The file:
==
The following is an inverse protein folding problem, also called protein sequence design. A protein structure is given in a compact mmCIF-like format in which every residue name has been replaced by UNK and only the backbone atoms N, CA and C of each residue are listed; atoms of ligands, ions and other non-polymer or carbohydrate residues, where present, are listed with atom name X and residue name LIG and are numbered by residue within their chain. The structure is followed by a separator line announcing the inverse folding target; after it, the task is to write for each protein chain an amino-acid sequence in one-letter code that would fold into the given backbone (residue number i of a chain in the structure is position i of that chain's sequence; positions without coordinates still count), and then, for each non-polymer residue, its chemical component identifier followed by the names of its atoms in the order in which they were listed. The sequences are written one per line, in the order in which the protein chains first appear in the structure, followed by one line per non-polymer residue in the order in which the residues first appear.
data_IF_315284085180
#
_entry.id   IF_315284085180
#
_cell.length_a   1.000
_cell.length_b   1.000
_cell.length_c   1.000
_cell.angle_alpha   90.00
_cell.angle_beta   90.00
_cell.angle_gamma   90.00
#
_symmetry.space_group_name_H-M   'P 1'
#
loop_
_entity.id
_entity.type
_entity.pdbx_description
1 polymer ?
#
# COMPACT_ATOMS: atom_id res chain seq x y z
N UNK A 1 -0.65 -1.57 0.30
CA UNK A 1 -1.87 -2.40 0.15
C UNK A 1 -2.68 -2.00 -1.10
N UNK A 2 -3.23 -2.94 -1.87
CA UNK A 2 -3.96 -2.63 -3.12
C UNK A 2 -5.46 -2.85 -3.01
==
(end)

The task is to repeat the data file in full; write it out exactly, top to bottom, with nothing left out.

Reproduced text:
The following is an inverse protein folding problem, also called protein sequence design. A protein structure is given in a compact mmCIF-like format in which every residue name has been replaced by UNK and only the backbone atoms N, CA and C of each residue are listed; atoms of ligands, ions and other non-polymer or carbohydrate residues, where present, are listed with atom name X and residue name LIG and are numbered by residue within their chain. The structure is followed by a separator line announcing the inverse folding target; after it, the task is to write for each protein chain an amino-acid sequence in one-letter code that would fold into the given backbone (residue number i of a chain in the structure is position i of that chain's sequence; positions without coordinates still count), and then, for each non-polymer residue, its chemical component identifier followed by the names of its atoms in the order in which they were listed. The sequences are written one per line, in the order in which the protein chains first appear in the structure, followed by one line per non-polymer residue in the order in which the residues first appear.
data_IF_315284085180
#
_entry.id   IF_315284085180
#
_cell.length_a   1.000
_cell.length_b   1.000
_cell.length_c   1.000
_cell.angle_alpha   90.00
_cell.angle_beta   90.00
_cell.angle_gamma   90.00
#
_symmetry.space_group_name_H-M   'P 1'
#
loop_
_entity.id
_entity.type
_entity.pdbx_description
1 polymer ?
#
# COMPACT_ATOMS: atom_id res chain seq x y z
N UNK A 1 -0.65 -1.57 0.30
CA UNK A 1 -1.87 -2.40 0.15
C UNK A 1 -2.68 -2.00 -1.10
N UNK A 2 -3.23 -2.94 -1.87
CA UNK A 2 -3.96 -2.63 -3.12
C UNK A 2 -5.46 -2.85 -3.01